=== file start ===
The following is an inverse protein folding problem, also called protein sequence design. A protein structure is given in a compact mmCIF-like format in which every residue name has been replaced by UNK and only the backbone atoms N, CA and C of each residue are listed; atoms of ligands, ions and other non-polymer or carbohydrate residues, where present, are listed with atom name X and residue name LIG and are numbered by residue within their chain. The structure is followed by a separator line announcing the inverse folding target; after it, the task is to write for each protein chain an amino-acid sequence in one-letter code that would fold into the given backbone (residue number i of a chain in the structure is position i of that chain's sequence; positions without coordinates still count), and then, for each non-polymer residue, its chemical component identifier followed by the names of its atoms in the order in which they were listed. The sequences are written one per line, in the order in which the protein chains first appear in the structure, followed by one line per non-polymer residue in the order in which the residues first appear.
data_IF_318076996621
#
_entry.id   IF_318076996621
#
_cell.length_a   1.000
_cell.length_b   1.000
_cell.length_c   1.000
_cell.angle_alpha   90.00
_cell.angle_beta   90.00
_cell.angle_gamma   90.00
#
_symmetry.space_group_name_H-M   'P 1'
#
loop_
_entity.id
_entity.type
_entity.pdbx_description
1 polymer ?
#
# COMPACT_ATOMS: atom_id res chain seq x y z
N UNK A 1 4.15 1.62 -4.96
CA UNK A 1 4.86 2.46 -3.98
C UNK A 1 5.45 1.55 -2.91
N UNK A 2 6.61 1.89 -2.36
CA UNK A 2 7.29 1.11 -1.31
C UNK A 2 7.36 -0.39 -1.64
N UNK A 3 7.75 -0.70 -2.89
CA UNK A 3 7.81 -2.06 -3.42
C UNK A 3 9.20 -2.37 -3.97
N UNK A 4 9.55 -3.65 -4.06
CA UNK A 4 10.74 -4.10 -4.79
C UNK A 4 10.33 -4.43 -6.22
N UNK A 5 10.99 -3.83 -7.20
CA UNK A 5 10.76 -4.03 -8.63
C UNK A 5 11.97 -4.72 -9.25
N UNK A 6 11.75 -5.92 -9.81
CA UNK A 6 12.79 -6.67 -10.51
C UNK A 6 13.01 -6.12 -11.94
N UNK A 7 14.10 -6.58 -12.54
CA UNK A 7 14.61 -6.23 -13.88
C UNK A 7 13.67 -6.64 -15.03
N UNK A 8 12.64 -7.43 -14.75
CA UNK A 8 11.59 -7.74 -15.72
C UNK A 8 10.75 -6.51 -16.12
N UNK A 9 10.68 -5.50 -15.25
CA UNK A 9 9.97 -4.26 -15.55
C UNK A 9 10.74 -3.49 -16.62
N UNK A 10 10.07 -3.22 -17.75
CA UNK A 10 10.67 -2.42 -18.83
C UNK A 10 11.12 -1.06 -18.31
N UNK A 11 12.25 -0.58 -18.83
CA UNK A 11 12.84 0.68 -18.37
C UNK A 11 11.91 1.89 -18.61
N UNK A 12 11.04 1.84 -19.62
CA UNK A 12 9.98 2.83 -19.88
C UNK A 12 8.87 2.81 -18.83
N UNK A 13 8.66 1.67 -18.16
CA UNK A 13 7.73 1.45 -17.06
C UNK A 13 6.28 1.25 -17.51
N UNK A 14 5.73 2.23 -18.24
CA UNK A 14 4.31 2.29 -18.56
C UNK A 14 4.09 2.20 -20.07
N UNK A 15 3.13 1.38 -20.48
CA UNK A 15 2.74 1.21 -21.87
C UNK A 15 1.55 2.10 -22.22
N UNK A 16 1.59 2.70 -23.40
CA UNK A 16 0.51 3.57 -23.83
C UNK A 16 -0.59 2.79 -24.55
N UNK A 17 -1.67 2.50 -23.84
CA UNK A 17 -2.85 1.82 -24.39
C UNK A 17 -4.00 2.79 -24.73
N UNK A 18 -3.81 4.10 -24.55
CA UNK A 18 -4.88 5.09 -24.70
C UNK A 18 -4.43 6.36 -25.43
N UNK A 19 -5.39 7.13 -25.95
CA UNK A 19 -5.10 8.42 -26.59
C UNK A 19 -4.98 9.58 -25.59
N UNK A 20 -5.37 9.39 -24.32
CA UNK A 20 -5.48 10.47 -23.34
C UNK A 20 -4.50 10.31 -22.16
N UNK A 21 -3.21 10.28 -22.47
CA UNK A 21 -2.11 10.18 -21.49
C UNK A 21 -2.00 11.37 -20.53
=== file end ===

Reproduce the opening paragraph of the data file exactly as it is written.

The following is an inverse protein folding problem, also called protein sequence design. A protein structure is given in a compact mmCIF-like format in which every residue name has been replaced by UNK and only the backbone atoms N, CA and C of each residue are listed; atoms of ligands, ions and other non-polymer or carbohydrate residues, where present, are listed with atom name X and residue name LIG and are numbered by residue within their chain. The structure is followed by a separator line announcing the inverse folding target; after it, the task is to write for each protein chain an amino-acid sequence in one-letter code that would fold into the given backbone (residue number i of a chain in the structure is position i of that chain's sequence; positions without coordinates still count), and then, for each non-polymer residue, its chemical component identifier followed by the names of its atoms in the order in which they were listed. The sequences are written one per line, in the order in which the protein chains first appear in the structure, followed by one line per non-polymer residue in the order in which the residues first appear.